Resistance to meropenem (MIC ≥ 2 μg/ml; nonsusceptible per CLSI criteria) was observed in 27 (0.2%) E. coli and 382 (5.1%) K. pneumoniae isolates, and ceftazidime-avibactam retained activity against 88.9 and 99.0%, respectively, of these isolates (Tables 1 and 2). The ceftazidime-avibactam-nonsusceptible isolates were 3 E. coli (all NDM-producing) and 4 K. pneumoniae (2 NDM-1-, 1 VIM-4-, and 1 KPC-2-producing strains with porin alterations). Tigecycline was also active against meropenem-nonsusceptible E. coli (100.0%) and K. pneumoniae (99.0% susceptible per FDA criteria), whereas colistin was active against 100.0% of the E. coli strains but only 79.6% of K. pneumoniae isolates nonsusceptible to meropenem (Table 2). All other compounds demonstrated very limited activity against these organisms (Table 2). Ceftazidime-avibactam was also active against colistin-resistant K. pneumoniae (n = 205; MIC50/90, 0.25/2 μg/ml; 99.5% susceptible) and ceftazidime-nonsusceptible E. cloacae (n = 831; MIC50/90, 0.5/1 μg/ml; 99.3% susceptible; Table 2).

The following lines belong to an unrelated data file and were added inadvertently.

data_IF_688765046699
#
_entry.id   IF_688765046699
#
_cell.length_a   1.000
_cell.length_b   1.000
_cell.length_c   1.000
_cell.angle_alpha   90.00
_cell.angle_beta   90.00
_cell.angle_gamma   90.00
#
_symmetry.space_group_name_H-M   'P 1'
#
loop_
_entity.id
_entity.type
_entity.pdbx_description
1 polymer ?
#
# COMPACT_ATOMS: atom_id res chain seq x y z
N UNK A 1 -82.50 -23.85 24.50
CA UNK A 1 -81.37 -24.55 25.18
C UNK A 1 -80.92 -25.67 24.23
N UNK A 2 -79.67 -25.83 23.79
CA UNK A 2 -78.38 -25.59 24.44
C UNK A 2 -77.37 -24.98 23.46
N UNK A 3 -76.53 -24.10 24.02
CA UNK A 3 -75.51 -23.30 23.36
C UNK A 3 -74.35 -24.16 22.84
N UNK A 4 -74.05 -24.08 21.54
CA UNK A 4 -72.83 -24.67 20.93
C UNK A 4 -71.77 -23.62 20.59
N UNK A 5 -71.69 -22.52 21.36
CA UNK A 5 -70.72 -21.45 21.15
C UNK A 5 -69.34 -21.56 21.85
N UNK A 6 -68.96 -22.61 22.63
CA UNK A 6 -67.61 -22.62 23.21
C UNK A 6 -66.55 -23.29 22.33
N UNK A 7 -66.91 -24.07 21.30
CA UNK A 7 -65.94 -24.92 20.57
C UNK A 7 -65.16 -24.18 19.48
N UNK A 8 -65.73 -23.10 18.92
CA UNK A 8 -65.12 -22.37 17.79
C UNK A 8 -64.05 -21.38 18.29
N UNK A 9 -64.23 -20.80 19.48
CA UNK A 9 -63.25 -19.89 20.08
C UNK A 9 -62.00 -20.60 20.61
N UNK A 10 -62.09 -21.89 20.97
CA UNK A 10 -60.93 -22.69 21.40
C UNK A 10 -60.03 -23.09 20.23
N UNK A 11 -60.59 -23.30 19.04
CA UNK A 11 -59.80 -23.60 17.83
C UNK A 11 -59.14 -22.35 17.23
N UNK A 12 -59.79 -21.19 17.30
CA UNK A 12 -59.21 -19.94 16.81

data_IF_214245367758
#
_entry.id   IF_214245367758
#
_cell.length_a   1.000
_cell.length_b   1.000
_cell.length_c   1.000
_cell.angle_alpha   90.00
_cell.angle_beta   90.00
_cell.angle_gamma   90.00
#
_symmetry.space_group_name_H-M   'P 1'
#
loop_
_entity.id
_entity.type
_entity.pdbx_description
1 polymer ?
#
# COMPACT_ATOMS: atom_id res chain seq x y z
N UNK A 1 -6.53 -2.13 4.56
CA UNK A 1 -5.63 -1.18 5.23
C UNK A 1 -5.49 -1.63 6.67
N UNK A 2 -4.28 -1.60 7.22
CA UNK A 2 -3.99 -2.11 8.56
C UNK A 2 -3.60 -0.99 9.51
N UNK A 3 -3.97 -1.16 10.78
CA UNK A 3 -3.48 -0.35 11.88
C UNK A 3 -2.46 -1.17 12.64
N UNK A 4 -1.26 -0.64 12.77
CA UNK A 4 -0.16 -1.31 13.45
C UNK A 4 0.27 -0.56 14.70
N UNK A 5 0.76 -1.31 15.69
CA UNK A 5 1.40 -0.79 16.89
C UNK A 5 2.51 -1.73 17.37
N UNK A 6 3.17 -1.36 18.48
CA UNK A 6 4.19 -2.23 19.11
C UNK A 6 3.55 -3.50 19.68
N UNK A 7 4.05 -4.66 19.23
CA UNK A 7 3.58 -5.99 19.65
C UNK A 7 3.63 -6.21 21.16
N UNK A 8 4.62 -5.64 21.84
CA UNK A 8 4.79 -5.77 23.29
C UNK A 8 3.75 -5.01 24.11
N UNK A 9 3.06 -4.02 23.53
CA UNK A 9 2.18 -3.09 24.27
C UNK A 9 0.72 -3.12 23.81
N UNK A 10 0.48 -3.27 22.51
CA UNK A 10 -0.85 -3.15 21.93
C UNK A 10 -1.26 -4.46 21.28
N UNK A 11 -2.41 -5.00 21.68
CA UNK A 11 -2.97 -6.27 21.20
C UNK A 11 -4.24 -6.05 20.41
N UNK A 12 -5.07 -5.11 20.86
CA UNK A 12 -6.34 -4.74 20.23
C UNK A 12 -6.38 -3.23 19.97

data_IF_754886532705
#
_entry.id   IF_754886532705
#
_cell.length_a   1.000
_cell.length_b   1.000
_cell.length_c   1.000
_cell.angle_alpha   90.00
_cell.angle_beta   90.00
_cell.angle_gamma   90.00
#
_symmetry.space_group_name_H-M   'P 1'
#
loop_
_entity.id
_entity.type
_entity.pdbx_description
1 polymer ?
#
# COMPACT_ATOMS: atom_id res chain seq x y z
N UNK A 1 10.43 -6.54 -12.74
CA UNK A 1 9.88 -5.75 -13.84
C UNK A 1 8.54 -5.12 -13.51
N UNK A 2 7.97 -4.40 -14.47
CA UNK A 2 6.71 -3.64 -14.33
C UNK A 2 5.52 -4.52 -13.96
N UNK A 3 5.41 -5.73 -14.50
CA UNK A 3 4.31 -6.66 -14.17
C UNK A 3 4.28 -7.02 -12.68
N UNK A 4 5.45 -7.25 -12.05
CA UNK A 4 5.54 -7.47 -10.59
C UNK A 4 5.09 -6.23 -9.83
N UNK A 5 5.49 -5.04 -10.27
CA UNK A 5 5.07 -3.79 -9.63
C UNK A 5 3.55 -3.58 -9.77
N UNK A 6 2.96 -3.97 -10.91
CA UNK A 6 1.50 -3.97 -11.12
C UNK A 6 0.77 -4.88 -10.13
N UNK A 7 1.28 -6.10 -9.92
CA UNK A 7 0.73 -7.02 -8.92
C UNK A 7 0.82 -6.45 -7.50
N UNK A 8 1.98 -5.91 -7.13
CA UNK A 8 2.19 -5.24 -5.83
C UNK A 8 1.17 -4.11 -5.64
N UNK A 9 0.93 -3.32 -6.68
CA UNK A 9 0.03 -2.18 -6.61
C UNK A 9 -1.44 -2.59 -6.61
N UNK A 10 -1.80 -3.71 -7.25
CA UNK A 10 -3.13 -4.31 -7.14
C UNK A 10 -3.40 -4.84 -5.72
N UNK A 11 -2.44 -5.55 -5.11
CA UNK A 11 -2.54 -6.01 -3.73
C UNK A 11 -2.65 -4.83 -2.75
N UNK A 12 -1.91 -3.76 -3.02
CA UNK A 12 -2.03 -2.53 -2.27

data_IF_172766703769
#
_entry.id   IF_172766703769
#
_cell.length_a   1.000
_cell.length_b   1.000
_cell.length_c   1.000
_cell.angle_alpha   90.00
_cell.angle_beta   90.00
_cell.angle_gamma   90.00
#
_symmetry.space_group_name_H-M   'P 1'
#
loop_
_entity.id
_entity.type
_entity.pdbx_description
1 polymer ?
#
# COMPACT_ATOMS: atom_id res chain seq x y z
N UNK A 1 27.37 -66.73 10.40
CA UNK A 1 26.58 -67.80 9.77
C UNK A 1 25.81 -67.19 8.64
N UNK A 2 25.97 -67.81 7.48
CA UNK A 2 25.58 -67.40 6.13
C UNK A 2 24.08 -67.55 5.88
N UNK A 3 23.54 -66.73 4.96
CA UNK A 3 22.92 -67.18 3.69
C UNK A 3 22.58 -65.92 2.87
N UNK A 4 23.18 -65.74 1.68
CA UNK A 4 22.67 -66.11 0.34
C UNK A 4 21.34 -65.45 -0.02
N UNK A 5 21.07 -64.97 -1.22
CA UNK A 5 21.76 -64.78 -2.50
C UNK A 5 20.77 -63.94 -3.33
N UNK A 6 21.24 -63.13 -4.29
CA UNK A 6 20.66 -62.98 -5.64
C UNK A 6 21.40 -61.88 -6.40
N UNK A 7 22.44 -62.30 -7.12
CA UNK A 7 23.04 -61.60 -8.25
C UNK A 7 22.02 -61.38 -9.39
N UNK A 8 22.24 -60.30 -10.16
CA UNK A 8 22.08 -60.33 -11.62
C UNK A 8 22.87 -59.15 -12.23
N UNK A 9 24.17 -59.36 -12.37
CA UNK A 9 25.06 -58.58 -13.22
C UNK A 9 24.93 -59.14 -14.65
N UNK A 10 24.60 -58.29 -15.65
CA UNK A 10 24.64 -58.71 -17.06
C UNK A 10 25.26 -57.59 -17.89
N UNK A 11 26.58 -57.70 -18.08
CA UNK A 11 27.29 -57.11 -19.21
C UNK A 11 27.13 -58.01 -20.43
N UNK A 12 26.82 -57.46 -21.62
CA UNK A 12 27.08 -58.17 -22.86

Ceftazidime-avibactam exhibited potent activity against Pseudomonas aeruginosa (n = 7,868; MIC50/90, 2/4 μg/ml; 97.1% susceptible), including most MDR (n = 1,562; MIC50/90, 4/16 μg/ml; 86.5% susceptible) and XDR (n = 717; MIC50/90, 8/32 μg/ml; 75.9% susceptible) isolates. Furthermore, ceftazidime-avibactam retained in vitro activity against P. aeruginosa isolates nonsusceptible to meropenem (MIC50/90, 4/16 μg/ml; 87.2% susceptible), piperacillin-tazobactam (MIC50/90, 4/16 μg/ml; 86.1% susceptible), or ceftazidime (MIC50/90, 4/16 μg/ml; 81.3% susceptible), as well as isolates nonsusceptible to meropenem, piperacillin-tazobactam and ceftazidime (MIC50/90, 8/32 μg/ml; 71.8% susceptible; Table 1). These P. aeruginosa-resistant subsets exhibited high rates of resistance to all comparator agents tested, except amikacin and colistin. Amikacin was active against 87.1% of MDR, 80.8% of XDR, and 83.0% of isolates nonsusceptible to ceftazidime, meropenem, and piperacillin-tazobactam at the CLSI susceptible breakpoint of ≤16 μg/ml; however, >99% of isolates from these resistant subsets remained susceptible to colistin (Table 2).